KBB Editors' Overview
By KBB.com Editors
The 2008 Honda Pilot, the company's largest SUV offering, has earned a reputation for reliability, comfort and performance. Sharing a chassis with the Acura MDX has its benefits, and the Pilot sails into 2008 leading its class in just about every category. Although it offers seating for eight passengers, the Pilot is not nearly as bulky or cumbersome as most full-size SUVs and its silky-smooth V6 engine delivers strong performance coupled with superb fuel economy. The Pilot's uni-body construction permits the use of a sophisticated rear suspension that delivers an impressively smooth ride and agile handling. On the downside, this design limits the Pilot's tow rating to 4,500 pounds for boat trailers and 3,500 pounds for all others.
You'll Like This Car If...
If you need the seating capacity of a bigger SUV, but not the usually bulky body and so-so handling that comes with it, check out the Pilot. Interior room is as outstanding as the power output of the V6 engine. And if you desire four-wheel drive, Honda's innovative VTM-4 system offers automatic engagement when needed and a manual locking function for dealing with those tougher situations.
You May Not Like This Car If...
The Pilot's strong popularity makes it difficult to bargain on what is already a relatively steep price. Honda's "one package fits all" approach may turn off buyers who like to pick and choose their options. Those who need to tow more than 3,500 pounds will need to look elsewhere.
What's Significant About This Car?
The LX trim becomes the Value Package (VP) trim and the addition of popular features to the EX creates a new Special Edition trim.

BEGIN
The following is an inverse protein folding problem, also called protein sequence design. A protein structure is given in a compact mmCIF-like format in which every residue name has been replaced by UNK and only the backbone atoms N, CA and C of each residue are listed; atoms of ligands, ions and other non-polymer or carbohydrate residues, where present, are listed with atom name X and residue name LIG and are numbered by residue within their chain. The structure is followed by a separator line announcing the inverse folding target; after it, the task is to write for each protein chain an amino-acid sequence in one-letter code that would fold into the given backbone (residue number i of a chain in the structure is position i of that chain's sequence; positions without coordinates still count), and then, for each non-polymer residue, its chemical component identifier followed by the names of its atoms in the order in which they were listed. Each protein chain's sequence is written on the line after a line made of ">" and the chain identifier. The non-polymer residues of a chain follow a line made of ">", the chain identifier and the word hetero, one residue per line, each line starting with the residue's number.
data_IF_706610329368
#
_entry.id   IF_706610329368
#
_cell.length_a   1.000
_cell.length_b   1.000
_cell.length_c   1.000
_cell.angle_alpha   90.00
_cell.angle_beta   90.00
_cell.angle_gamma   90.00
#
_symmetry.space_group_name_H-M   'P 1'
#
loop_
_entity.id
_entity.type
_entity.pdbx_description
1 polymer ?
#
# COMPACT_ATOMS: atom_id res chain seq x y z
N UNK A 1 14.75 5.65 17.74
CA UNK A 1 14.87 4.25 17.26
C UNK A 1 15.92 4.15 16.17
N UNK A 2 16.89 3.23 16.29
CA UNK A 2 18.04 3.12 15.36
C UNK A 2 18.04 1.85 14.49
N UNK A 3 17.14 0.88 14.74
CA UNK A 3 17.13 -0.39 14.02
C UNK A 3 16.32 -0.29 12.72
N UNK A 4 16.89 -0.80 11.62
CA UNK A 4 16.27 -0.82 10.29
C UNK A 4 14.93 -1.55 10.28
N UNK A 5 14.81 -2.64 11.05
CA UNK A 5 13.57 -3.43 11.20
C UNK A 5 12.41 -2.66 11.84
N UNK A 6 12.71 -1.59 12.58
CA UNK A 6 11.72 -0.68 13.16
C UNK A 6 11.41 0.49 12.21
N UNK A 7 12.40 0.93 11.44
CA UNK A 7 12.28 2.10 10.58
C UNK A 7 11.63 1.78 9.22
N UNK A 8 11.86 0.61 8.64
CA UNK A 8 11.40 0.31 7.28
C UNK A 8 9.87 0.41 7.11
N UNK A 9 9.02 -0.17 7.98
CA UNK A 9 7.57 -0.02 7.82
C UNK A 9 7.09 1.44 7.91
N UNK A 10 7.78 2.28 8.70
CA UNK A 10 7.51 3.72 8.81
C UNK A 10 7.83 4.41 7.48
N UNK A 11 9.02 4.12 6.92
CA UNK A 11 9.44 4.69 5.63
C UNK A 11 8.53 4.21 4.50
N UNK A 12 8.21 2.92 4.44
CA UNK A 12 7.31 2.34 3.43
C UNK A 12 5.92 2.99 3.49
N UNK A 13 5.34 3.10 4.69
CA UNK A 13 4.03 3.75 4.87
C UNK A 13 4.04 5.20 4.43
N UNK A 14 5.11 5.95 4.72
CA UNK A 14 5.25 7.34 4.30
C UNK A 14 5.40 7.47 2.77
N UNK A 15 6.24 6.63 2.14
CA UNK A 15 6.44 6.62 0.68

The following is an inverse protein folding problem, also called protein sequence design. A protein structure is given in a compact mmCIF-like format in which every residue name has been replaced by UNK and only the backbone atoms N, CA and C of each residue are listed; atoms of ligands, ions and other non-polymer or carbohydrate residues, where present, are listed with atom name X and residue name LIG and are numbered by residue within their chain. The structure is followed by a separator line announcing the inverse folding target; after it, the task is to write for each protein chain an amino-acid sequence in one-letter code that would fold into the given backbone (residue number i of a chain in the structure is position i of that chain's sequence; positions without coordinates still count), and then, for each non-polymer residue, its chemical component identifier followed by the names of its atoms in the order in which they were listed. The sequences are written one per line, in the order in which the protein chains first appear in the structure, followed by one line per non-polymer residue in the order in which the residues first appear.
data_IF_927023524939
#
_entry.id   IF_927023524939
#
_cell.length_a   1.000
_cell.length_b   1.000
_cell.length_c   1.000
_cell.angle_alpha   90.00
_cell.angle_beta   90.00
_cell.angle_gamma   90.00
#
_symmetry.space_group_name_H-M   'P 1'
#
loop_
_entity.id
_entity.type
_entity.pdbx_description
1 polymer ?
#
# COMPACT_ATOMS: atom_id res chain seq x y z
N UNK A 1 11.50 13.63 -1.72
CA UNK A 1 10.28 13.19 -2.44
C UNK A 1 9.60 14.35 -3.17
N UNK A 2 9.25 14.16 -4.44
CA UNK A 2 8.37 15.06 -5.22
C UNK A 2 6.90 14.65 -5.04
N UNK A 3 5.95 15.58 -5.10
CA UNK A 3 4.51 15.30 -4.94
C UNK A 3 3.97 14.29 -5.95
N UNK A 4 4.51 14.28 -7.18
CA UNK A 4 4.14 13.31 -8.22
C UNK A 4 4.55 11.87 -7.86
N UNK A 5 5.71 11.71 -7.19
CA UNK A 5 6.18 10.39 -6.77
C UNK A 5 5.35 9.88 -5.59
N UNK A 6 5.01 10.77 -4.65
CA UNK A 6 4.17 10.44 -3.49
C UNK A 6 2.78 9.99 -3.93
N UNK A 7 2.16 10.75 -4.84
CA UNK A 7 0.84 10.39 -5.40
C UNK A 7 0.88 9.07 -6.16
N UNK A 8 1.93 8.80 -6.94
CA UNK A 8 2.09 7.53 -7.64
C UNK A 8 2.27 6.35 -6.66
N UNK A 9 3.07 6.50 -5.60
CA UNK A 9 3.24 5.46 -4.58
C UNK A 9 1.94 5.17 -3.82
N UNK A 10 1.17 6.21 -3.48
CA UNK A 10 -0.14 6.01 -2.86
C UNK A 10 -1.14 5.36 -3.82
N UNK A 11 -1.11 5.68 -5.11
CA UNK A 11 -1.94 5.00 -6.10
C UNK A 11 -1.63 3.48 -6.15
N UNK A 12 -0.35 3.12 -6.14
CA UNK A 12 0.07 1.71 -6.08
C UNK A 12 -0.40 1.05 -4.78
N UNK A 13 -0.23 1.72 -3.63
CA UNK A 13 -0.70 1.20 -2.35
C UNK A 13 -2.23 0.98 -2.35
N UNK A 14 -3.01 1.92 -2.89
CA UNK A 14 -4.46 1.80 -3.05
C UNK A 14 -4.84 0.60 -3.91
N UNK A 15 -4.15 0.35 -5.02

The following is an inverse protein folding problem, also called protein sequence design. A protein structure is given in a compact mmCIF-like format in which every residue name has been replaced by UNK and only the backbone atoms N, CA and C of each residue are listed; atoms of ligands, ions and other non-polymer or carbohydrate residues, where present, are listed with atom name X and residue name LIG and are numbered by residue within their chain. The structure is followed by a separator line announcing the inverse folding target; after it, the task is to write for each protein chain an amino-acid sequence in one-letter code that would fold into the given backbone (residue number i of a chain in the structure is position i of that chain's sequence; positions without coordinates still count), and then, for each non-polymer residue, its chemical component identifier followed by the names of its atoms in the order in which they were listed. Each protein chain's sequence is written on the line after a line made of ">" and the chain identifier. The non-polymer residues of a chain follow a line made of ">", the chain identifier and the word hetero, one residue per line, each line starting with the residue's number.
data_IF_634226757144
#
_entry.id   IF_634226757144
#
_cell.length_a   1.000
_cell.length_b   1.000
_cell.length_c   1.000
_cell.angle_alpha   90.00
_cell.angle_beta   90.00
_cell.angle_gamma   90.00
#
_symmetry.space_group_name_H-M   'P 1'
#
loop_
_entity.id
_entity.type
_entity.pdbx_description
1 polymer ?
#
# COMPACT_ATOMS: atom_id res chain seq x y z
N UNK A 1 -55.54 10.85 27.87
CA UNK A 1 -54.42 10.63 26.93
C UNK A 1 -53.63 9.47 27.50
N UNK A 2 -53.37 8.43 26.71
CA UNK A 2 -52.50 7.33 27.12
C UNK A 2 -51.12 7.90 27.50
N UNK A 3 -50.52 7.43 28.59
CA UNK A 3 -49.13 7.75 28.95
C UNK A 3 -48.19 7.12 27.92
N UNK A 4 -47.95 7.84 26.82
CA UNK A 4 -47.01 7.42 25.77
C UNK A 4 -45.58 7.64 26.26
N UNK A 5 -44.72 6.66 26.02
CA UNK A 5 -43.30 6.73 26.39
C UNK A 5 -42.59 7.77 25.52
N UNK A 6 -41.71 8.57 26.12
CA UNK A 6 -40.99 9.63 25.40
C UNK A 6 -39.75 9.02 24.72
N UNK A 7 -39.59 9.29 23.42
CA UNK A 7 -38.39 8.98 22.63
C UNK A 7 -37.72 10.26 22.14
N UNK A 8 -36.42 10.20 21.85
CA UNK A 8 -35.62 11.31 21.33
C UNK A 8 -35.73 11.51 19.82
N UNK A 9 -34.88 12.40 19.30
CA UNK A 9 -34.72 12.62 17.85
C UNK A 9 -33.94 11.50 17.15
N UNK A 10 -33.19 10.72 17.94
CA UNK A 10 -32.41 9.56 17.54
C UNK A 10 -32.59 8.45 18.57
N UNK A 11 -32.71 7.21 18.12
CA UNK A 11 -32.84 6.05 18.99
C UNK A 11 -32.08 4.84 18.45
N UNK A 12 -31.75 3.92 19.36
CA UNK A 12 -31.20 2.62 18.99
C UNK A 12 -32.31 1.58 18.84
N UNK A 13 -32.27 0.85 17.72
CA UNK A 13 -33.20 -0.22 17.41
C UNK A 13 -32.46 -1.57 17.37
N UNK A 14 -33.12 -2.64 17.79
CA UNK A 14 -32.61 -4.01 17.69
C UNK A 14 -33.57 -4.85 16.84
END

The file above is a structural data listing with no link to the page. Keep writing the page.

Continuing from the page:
In addition to its other attributes, the Pilot delivers an exceptional combination of road feel, steering feedback and ride comfort. Over practically any road surface, the Pilot maintains its composure with ease, riding quietly over smooth pavement with stability and poise. Performance is another Pilot strength, and the Pilot's V6 is capable of producing ample low-end torque along with impressive highway response. Honda's VTM-4 four-wheel-drive system distributes power between the front and rear wheels as needed, but its lack of a two-speed transfer case could inhibit true off-road adventuring. The system does, however, feature a locking mechanism that can be manually engaged at low speeds, ideal for low-traction situations such as mud or deep snow.
Honda's VTM-4 four-wheel drive lets the Pilot go where most big SUVs wouldn't dare.
The Pilot's optional navigation unit features a rear back-up camera.
The Pilot's interior may make you feel you're in an Acura, as the optional perforated leather seats, navigation system or DVD entertainment package and a host of other creature comforts are all wrapped in quality materials. The Pilot's third-row seat is a bit cramped for adults, but should suit the little ones just fine. With the third-row seat folded, the Pilot gains a huge amount of usable cargo room. The built-in rear back-up camera is a great safety and convenience feature, but is limited to upper-end models equipped with navigation. On the flip side, we applaud Honda for making front side-impact and three-row head-curtain airbags standard on every model.